A Nation Reflected: Stories in American Glass

March 29 / September 29, 2019

The Yale University Art Gallery is pleased to announce a student-curated exhibition of American glass from Yale University’s collections, including a remarkable array of objects from the Gallery’s esteemed Mabel Brady Garvan Collection placed alongside select loans from the Yale Peabody Museum of Natural History. The exhibition draws on the research of John Stuart Gordon, the Benjamin Attmore Hewitt Associate Curator of American Decorative Arts and author of the 2018 publication American Glass: The Collections at Yale. During the fall 2018 semester, Gordon oversaw six Yale students who came together to organize an exhibition for the public, studying objects firsthand and selecting more than 140 works to present in thematic displays. While each object tells a story of its own, A Nation Reflected: Stories in American Glass also presents broader narratives of American history, innovation, and creativity.  


Kensington Glass Works, Sailors Rights Flask 
(Turtle Whimsy), Philadelphia, 1826–32. 
Mold-blown soda-lime glass. 
Yale University Art Gallery, 
Mabel Brady Garvan Collection 

For generations, glass—in its natural as well as manmade form—has been fashioned into objects of both beauty and utility. The development of glassmaking in America, beginning with the short-lived glasshouses in early 17th-century Jamestown, Virginia, has mirrored the expansion of colonial settlements into a thriving nation, and thus the medium offers captivating insights about many aspects of American history. Flasks and bottles emblazoned with portraits of politicians and celebrities such as George Washington, the Marquis de Lafayette, and Jenny Lind signal the personal beliefs of those who used them; light bulbs, laboratory glass, and patented innovations bring technological sophistication into the home; and contemporary artists and craftsmen continue to reinterpret the medium’s rich past.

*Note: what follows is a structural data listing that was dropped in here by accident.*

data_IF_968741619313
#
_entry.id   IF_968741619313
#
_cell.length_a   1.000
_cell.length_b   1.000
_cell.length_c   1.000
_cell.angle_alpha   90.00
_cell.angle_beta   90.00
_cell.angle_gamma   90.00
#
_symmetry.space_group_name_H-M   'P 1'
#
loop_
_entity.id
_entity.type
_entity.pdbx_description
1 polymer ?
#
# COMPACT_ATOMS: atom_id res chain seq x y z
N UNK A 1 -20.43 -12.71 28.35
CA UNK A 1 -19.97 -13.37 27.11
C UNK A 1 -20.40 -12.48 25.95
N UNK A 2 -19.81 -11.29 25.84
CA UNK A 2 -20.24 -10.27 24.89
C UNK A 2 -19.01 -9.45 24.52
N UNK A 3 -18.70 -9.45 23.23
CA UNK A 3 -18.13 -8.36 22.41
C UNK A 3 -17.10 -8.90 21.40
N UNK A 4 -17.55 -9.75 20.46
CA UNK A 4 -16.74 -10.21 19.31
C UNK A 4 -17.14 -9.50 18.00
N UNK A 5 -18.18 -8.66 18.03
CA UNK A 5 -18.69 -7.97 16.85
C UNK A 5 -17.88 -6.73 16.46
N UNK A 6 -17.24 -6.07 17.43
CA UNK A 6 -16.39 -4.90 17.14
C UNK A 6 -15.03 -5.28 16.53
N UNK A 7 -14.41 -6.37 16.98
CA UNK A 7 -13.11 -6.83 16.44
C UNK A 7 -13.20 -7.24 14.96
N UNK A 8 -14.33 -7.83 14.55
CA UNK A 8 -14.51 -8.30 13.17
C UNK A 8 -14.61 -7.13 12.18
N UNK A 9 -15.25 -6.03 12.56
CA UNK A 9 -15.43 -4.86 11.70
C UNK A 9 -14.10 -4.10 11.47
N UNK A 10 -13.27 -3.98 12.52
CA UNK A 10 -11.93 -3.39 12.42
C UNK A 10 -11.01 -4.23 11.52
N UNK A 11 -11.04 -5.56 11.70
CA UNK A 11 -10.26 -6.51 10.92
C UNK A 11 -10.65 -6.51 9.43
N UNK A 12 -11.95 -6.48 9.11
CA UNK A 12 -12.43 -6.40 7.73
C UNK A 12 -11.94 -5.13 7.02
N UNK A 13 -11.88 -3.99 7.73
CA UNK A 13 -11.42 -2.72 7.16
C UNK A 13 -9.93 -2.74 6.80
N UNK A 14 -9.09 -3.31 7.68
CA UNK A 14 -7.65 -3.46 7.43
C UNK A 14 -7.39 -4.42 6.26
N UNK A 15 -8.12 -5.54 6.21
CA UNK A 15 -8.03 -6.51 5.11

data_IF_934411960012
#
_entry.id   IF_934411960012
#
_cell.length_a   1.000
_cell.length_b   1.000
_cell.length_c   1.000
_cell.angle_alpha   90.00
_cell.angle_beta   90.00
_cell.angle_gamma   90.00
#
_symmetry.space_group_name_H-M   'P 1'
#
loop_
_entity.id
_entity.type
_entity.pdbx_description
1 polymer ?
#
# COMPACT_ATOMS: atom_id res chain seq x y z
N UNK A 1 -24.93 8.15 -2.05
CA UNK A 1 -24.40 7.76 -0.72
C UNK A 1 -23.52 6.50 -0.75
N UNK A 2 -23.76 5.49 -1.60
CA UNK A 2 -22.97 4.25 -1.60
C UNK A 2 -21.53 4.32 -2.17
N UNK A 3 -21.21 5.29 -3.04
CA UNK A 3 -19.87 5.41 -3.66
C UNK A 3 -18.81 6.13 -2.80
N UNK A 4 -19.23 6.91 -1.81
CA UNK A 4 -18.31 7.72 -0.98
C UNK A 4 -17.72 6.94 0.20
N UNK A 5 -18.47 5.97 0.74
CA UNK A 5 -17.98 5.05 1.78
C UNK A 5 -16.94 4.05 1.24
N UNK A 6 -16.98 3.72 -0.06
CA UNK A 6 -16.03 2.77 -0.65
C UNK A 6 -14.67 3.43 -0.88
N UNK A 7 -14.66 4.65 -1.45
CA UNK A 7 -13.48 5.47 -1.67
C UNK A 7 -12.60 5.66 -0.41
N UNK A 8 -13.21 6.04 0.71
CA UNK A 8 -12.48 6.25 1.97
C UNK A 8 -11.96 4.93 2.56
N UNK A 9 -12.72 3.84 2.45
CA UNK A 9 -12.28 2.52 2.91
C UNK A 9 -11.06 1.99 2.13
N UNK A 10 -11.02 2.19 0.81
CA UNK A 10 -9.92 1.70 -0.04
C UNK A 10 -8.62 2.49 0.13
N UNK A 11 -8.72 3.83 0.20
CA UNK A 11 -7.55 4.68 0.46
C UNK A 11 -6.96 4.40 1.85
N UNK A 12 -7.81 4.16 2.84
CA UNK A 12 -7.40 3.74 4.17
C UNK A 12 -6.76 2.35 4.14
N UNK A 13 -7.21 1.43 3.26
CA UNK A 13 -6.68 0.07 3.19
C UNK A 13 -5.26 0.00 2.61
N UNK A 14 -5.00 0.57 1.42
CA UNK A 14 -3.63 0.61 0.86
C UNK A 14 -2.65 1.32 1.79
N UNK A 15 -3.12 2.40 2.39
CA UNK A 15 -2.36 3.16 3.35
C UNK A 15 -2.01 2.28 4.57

Clara Driscoll, shade designer, and Tiffany Studios,
manufacturer, Table Lamp, Corona, N.Y., 1895–1902. 
Bronze with Favrile glass. Yale University Art Gallery, 
Bequest of Evelyn A. Cummins

The Gallery’s Garvan Collection has particular strengths in 18th-century mold-blown vessels and 19th-century pressed glass, and features objects crafted by the major glassmakers in the country from the colonial era through the nineteenth century. Makers represented in the exhibition include Boston and Sandwich Glass Works, Pittsburgh Flint Glass Works of Bakewell, Page &Bakewell, Corning Glass Works, East Hartford Glass Works, New England Glass Company, John Frederick Amelung’s New Bremen Glass Manufactory, and many others. Works on view range from the whimsical—such as a 19th-century turtle-shaped sailor’s flask and a blue salt in the shape of a top hat—to the stylishly pragmatic Chemex coffeemaker and a glass rolling pin. Scientific instruments on display include one of the oldest complex microscopes in the United States, an early Edison light bulb, and a Wimshurst electrostatic generator. Names of famous designers and architects make an appearance with Louis Comfort Tiffany lamps, a stained-glass window by Frank Lloyd Wright, goblets by Frank Gehry, and glassware by Calvin Klein. Contemporary sculptures by Lynda Benglis, Alyson Shotz, Toots Zynsky, and others demonstrate the incredible versatility of the medium as well as its enduring appeal to the artist’s imagination.